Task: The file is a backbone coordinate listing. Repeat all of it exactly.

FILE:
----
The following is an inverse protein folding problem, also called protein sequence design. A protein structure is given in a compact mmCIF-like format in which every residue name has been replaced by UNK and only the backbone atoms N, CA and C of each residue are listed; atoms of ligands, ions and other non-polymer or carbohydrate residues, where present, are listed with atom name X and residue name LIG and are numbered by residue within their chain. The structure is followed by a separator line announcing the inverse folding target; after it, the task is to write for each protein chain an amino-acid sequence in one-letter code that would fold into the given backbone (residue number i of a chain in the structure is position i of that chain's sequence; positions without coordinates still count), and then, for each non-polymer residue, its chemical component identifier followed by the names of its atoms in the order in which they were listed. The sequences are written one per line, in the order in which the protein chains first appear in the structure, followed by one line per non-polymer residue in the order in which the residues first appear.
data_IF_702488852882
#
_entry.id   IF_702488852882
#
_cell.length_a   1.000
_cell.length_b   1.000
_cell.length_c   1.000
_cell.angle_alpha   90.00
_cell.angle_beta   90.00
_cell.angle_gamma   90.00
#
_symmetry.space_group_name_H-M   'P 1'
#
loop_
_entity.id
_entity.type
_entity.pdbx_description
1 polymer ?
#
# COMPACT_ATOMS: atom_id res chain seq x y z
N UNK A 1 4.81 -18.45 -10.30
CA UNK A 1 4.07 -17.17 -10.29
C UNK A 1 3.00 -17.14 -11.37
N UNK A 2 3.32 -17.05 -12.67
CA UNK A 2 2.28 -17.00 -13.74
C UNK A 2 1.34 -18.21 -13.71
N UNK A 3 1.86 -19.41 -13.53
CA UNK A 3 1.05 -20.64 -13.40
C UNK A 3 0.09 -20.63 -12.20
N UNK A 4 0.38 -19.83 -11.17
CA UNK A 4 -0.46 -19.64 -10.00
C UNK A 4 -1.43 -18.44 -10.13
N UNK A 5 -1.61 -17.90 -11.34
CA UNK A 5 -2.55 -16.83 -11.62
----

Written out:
The following is an inverse protein folding problem, also called protein sequence design. A protein structure is given in a compact mmCIF-like format in which every residue name has been replaced by UNK and only the backbone atoms N, CA and C of each residue are listed; atoms of ligands, ions and other non-polymer or carbohydrate residues, where present, are listed with atom name X and residue name LIG and are numbered by residue within their chain. The structure is followed by a separator line announcing the inverse folding target; after it, the task is to write for each protein chain an amino-acid sequence in one-letter code that would fold into the given backbone (residue number i of a chain in the structure is position i of that chain's sequence; positions without coordinates still count), and then, for each non-polymer residue, its chemical component identifier followed by the names of its atoms in the order in which they were listed. The sequences are written one per line, in the order in which the protein chains first appear in the structure, followed by one line per non-polymer residue in the order in which the residues first appear.
data_IF_702488852882
#
_entry.id   IF_702488852882
#
_cell.length_a   1.000
_cell.length_b   1.000
_cell.length_c   1.000
_cell.angle_alpha   90.00
_cell.angle_beta   90.00
_cell.angle_gamma   90.00
#
_symmetry.space_group_name_H-M   'P 1'
#
loop_
_entity.id
_entity.type
_entity.pdbx_description
1 polymer ?
#
# COMPACT_ATOMS: atom_id res chain seq x y z
N UNK A 1 4.81 -18.45 -10.30
CA UNK A 1 4.07 -17.17 -10.29
C UNK A 1 3.00 -17.14 -11.37
N UNK A 2 3.32 -17.05 -12.67
CA UNK A 2 2.28 -17.00 -13.74
C UNK A 2 1.34 -18.21 -13.71
N UNK A 3 1.86 -19.41 -13.53
CA UNK A 3 1.05 -20.64 -13.40
C UNK A 3 0.09 -20.63 -12.20
N UNK A 4 0.38 -19.83 -11.17
CA UNK A 4 -0.46 -19.64 -10.00
C UNK A 4 -1.43 -18.44 -10.13
N UNK A 5 -1.61 -17.90 -11.34
CA UNK A 5 -2.55 -16.83 -11.62